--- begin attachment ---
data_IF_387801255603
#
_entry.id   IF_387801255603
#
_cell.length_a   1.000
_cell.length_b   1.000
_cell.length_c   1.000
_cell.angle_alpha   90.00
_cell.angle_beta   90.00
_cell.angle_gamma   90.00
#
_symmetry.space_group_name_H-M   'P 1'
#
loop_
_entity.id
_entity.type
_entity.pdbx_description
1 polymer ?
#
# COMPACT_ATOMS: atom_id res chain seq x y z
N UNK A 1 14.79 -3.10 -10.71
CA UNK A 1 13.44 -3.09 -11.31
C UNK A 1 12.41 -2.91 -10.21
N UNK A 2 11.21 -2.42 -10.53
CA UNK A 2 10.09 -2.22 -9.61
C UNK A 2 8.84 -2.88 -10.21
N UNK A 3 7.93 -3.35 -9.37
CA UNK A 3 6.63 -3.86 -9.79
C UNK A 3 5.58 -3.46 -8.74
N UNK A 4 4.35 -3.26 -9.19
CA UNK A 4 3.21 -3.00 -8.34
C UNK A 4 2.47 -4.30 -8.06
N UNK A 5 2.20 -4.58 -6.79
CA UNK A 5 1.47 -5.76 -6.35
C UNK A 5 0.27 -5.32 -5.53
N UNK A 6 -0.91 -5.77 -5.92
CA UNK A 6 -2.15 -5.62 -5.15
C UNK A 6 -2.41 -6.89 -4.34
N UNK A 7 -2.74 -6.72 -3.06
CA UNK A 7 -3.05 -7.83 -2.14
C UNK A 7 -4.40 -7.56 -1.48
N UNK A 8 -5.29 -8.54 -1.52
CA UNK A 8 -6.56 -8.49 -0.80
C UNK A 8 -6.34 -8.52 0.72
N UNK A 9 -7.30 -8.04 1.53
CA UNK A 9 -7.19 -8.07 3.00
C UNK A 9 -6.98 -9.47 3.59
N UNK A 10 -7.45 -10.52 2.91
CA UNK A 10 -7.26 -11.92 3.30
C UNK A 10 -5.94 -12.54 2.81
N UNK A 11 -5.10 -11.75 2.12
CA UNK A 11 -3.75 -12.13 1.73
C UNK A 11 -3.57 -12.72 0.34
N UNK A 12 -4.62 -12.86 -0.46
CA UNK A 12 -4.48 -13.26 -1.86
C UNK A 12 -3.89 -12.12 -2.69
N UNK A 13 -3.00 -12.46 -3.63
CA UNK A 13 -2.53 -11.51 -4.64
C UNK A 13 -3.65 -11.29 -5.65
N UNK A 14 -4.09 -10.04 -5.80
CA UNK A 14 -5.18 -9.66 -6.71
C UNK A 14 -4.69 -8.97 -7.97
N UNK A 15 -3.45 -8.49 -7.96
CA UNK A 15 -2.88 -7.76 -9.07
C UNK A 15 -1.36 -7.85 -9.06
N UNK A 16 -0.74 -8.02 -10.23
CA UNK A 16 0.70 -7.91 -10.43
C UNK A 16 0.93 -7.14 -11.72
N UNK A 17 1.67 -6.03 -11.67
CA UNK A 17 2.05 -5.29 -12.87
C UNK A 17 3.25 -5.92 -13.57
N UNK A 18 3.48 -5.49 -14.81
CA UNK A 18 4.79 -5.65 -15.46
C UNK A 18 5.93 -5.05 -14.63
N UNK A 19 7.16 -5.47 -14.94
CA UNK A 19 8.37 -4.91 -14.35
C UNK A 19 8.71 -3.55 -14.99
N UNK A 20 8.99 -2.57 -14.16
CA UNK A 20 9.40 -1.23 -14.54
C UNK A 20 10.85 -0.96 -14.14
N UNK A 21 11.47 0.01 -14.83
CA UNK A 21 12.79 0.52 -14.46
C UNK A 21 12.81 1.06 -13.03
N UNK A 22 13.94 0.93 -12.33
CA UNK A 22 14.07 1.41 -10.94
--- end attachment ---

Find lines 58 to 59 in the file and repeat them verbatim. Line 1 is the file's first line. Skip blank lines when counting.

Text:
CA UNK A 13 -2.53 -11.51 -4.64
C UNK A 13 -3.65 -11.29 -5.65